Trump should have just left them finish their terms.
The jury convicted both of the Hammonds of using fire to destroy federal property for a 2001 arson known as the Hardie-Hammond Fire, located in the Steens Mountain Cooperative Management and Protection Area. Witnesses at trial, including a relative of the Hammonds, testified the arson occurred shortly after Steven Hammond and his hunting party illegally slaughtered several deer on BLM property. Jurors were told that Steven Hammond handed out “Strike Anywhere” matches with instructions that they be lit and dropped on the ground because they were going to “light up the whole country on fire.” One witness testified that he barely escaped the eight to ten foot high flames caused by the arson. The fire consumed 139 acres of public land and destroyed all evidence of the game violations. After committing the arson, Steven Hammond called the BLM office in Burns, Oregon and claimed the fire was started on Hammond property to burn off invasive species and had inadvertently burned onto public lands. Dwight and Steven Hammond told one of their relatives to keep his mouth shut and that nobody needed to know about the fire.
These f-er’s are at the front of the public lands debate. Any support for them is support for federal lands turn over. IMO- 5 years each was a slap on the wrist.
"I agree Trump was clueless in his decision to pardon these guys", tell me KS, what makes you think you actually know all the facts regarding this? You only know what the government wants you to know on this one. The fact that you're arguing against it based on your contempt of Trump takes it to the petty level.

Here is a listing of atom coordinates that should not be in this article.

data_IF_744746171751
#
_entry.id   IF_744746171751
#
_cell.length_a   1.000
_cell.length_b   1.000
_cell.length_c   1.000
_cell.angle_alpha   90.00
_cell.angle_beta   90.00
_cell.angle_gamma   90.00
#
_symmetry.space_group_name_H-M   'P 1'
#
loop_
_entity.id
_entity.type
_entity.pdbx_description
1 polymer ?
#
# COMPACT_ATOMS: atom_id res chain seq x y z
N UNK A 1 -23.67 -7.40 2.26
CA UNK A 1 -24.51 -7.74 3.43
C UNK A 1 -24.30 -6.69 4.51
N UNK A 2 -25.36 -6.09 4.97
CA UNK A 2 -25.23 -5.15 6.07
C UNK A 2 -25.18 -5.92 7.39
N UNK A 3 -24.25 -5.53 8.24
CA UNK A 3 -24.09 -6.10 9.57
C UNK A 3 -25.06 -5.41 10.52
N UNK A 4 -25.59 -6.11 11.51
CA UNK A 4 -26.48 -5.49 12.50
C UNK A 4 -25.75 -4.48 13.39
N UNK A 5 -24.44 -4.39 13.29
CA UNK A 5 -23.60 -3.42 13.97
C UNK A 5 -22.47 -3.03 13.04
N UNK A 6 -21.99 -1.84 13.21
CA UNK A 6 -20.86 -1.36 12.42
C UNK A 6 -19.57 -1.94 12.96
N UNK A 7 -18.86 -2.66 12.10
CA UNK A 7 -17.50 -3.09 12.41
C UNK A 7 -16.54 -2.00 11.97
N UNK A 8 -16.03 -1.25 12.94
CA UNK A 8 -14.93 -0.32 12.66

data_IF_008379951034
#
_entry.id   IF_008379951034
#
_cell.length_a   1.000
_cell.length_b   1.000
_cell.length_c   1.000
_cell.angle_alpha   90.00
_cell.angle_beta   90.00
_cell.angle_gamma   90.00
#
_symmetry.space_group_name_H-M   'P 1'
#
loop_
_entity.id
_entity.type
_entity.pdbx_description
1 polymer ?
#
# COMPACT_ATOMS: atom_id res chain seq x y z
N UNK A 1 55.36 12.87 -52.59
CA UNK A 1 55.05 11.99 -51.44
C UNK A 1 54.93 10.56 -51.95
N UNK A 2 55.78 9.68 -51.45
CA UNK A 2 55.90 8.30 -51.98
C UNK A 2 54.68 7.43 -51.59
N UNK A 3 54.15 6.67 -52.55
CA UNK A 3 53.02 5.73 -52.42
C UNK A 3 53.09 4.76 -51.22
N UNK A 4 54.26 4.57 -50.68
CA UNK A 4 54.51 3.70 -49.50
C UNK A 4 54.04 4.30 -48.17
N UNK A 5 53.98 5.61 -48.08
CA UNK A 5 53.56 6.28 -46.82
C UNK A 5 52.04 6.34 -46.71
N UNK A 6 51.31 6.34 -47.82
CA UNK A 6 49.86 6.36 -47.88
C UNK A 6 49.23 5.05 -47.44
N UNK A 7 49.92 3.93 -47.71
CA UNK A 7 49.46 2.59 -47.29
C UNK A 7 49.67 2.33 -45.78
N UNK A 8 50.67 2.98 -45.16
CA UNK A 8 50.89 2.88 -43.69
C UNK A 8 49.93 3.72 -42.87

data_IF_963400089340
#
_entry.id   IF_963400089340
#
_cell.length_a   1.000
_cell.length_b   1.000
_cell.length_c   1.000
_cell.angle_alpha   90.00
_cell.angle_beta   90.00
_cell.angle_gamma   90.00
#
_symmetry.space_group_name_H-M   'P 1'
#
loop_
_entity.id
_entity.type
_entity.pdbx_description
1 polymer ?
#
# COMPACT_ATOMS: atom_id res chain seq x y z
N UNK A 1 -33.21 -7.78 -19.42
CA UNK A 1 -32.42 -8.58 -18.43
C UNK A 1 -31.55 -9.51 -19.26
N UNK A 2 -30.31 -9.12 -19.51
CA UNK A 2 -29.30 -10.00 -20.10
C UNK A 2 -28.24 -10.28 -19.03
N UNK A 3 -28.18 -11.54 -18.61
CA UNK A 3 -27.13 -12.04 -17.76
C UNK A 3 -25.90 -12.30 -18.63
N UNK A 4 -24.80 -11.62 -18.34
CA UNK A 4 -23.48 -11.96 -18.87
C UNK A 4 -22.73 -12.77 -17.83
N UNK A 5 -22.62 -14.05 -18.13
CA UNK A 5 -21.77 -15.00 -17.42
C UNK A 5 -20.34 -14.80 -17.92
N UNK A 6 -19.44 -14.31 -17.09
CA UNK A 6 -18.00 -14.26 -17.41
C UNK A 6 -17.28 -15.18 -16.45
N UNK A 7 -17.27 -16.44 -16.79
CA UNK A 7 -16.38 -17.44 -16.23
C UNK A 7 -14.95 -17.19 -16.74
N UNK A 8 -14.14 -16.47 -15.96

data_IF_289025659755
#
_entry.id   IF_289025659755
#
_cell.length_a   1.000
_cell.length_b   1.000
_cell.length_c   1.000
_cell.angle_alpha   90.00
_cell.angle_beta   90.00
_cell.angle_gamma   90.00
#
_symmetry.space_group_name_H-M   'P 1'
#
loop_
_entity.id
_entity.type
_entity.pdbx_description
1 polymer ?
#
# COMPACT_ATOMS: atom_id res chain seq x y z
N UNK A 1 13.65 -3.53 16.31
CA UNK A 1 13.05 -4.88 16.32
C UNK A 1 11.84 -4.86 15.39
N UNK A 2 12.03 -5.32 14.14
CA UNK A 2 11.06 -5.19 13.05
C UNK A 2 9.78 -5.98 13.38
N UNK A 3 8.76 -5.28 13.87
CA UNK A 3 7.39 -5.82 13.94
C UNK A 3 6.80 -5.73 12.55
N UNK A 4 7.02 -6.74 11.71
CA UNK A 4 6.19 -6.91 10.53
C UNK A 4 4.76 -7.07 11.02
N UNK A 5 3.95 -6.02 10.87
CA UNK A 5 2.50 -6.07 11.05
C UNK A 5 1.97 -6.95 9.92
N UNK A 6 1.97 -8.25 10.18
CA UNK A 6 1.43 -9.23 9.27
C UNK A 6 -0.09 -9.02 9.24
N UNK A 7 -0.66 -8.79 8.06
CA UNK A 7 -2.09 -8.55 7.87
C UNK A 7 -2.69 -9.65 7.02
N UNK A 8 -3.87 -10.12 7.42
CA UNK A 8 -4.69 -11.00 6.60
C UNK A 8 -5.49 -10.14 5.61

sharp is correct, fire is an excellent habitat tool and it is not uncommon for loss of control to happen.
I am not concluding anything on this case as I just do not know.
I am betting the total of those that have ever been pardoned is 2.
Good grief...... some folks with 40 hour "public sector" jobs need to do some introspection, or at minimum some fact checking. Those Fed "employees" that manage the place have been trying to move them off their land a good long time. Clueless comes to mind...... the folks running this didn't just want their little spot there.... they wanted.... and think they are owed..... ALL of it.
They can now go pound sand. Which may be more physical work than they have done in their entire worthless existence.....
Make no mistake. It is the Feds that moved in and made the trouble. They not only made no effort to work with local ranchers..... they openly did all they could to displace them. People that had been working that land for generations.
Every year a lot of federal (and state for that matter) employees set prescribed fires/back fires/burnouts that get away and burn a lot more brush than was involved here. These federal employees are NEVER charged with anything. Much less arson.
Since the decision to prosecute was political, no one should really be upset when the case is resolved politically.
The Hammonds are hardly terrorists. Nor are they heroes. They are ranchers trying to make a living, much like most of us would do in their place. If anything, they have been antagonized and victimized by the unaccountable federal government. In a perfect world, the judge who initially sentenced them, the judge who put them back in prison, the prosecutors, and the BLM goons who harassed them should all take their place in prison.
More evidence that when Trump pardoned the Hammonds, it was to right a wrong.
The dispute between Oregon ranchers Dwight and Steven Hammond and the federal government would not seem like the type to ignite a standoff by armed protesters. But sometimes the facts get lost amid the long-brewing conflict between private landowners in the West and their neighboring landlord, the Bureau of Land Management.